New Humanity | In Pakistan, missed immunizations encourage fear of new diseases when the corona virus swells | Instant News

Weeks of missed immunizations can encourage new outbreaks of preventable diseases such as measles, according to doctors in Pakistan, who warn of other health emergencies looming even as the country battles the coronavirus pandemic.

Routine immunization has stopped since the end of March, when the government enacted it corona virus locking action that closes schools and public transportation. Full of COVID-19 patients, many public and private hospitals also close outpatient departments where newborns and mothers usually receive immunizations.

There are already early signs of an increase in vaccine-preventable diseases, doctors say.

“The government has diverted all of its resources and staff to deal with the corona virus,” said Dr. Afzal Khan Khattak, a pediatrician and provincial president for the Pakistan Pediatric Association in the northwestern Khyber Pakhtunkhwa Province, which has a large refugee population and poor health access. “We have received an increase in measles cases.”

Closing public transportation also makes it difficult to reach open facilities, including the government-run immunization clinic known as the EPI center. The fear of contracting the corona virus also keeps many parents away, even though the World Health Organization says older people generally suffer from it highest risk.

“There is a perception among parents that children are more susceptible to viruses,” said Dr. Anjum Qadeer, immunization coordinator in Chakwal district in eastern Punjab, a province that has recorded more than a third of total state cases.

To reduce the risk of corona virus spread, accidentally WHO and global vaccine supporters have recommended that countries postpone mass vaccination campaigns, such as door to door polio program, in areas without active outbreaks.

“The government has transferred all its resources and staff to deal with the corona virus.”

But they also urged routine immunization programs in clinics and hospitals to continue. However, in Pakistan and many parts of South Asia, this routine immunization has “very disturbed“, According to UNICEF.

Global health advocates have warned it more than 117 million children all over the world might only miss the measles vaccine when routine campaigns and immunizations are stopped. The risk is magnified in countries with already low immunization rates. Pakistan’s routine immunization coverage reaches 66 percent in 2018, according to a government health survey published last year – far from 95 percent Target health experts say it is needed to prevent outbreaks.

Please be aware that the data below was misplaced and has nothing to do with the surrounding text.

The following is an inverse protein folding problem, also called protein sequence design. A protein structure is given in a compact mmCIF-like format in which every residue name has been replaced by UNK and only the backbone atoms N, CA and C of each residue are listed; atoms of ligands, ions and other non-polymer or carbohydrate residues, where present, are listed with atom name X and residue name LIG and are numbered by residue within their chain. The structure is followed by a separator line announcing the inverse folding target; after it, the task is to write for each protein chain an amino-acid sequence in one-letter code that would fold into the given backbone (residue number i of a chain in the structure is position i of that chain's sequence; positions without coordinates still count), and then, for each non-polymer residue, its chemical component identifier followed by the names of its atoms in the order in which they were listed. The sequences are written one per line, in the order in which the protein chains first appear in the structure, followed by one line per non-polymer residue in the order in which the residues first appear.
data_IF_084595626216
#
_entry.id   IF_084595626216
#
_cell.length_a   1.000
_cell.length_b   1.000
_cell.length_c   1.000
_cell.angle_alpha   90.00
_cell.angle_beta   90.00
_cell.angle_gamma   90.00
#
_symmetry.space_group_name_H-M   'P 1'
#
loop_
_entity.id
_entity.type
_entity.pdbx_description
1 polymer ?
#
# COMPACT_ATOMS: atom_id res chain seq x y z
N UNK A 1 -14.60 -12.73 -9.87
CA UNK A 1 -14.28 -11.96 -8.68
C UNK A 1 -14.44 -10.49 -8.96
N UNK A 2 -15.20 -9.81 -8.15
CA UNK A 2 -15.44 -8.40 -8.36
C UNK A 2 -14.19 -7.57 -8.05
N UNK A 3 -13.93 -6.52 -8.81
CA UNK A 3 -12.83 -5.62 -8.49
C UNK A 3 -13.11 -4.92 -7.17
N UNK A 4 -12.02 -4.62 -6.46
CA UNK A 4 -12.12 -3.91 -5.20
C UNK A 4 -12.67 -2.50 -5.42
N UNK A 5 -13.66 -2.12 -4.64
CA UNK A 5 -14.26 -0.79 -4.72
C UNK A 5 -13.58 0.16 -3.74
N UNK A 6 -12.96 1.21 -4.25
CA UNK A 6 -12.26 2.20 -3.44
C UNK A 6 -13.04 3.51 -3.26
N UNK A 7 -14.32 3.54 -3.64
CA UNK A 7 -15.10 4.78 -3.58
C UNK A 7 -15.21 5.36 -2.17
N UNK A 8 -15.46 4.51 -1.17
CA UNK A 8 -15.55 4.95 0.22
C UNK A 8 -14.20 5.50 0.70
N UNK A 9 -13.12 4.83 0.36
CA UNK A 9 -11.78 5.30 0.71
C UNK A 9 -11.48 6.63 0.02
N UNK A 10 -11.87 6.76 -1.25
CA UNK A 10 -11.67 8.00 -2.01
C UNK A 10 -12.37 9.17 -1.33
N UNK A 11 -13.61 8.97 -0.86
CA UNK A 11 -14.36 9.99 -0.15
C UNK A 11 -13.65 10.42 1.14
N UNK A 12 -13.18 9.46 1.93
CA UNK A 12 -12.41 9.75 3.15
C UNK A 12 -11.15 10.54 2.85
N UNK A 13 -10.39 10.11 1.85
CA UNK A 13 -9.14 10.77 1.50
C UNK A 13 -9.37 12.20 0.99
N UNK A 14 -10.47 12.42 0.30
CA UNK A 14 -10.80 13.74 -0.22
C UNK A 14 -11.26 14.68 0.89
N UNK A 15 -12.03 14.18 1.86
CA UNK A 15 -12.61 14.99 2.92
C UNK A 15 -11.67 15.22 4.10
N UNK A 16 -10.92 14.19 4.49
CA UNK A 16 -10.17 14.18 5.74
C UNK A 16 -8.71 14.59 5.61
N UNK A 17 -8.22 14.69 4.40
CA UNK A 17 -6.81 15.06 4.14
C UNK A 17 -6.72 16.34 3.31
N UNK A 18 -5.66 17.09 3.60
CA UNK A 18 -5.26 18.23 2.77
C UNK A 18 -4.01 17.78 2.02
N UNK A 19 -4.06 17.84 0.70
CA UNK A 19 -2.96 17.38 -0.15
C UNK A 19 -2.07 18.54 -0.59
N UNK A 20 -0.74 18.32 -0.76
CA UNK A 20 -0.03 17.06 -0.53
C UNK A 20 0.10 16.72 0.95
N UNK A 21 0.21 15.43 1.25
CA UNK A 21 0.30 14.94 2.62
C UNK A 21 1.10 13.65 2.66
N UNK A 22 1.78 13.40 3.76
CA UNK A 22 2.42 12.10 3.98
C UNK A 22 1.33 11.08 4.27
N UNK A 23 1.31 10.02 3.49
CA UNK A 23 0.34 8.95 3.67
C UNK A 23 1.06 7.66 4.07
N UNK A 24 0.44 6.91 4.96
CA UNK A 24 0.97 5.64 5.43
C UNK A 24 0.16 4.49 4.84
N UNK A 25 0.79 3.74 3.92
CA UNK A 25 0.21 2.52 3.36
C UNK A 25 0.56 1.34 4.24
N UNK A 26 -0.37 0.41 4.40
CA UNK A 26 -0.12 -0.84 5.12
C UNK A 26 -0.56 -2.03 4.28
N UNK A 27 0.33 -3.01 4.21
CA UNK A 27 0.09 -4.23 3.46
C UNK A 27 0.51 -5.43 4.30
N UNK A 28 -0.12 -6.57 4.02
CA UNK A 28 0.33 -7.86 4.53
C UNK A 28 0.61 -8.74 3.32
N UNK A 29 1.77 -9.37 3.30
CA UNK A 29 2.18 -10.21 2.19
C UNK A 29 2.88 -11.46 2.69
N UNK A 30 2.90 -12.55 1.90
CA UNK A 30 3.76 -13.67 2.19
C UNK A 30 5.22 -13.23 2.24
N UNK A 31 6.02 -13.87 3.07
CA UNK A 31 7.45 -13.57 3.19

A new study by researchers from Johns Hopkins University, published at Lancet on May 13, projects that between 42,000 and 192,000 more children worldwide could die each month due to the indirect impact of COVID-19 on access to health and food – with more than one in 20 additional deaths related to vaccine-preventable diseases . Pakistan’s project data can face the third highest total of additional child deaths from 118 countries measured, behind India and Nigeria.

The national health authority said more outpatient departments and immunization clinics had reopened on May 9, when Pakistan began to reduce some of its locking measures. The Coordinator of the Pakistan Expansion Program on Immunization (EPI), Dr. Rana Muhammad Safdar, said that missed vaccinations were triggered by parental fears and closed public transportation.

“There is no problem in providing government services,” he said.

But some doctors told The New Humanitarian that many hospital outpatient departments, or OPDs, were still closed.

“We have not received the government’s order that OPD must be opened,” Dr. Muhammad Zubair, medical officer at Sir Ganga Ram Hospital, one of the largest public sector hospitals in Lahore, the capital of Punjab.

Parents fear the risk of a hospital outbreak

Pakistan faces a two-pronged problem in increasing routine immunization coverage: keeping hospitals and clinics open and accessible, and convincing parents to use them in the midst of a pandemic.

“We have to increase demand and supply to ensure maximum coverage,” Dr. DS Akram, a Karachi-based pediatrician and founder of the Health Education and Literacy Program, or HELP, a non-governmental organization engaged in maternal and child health. .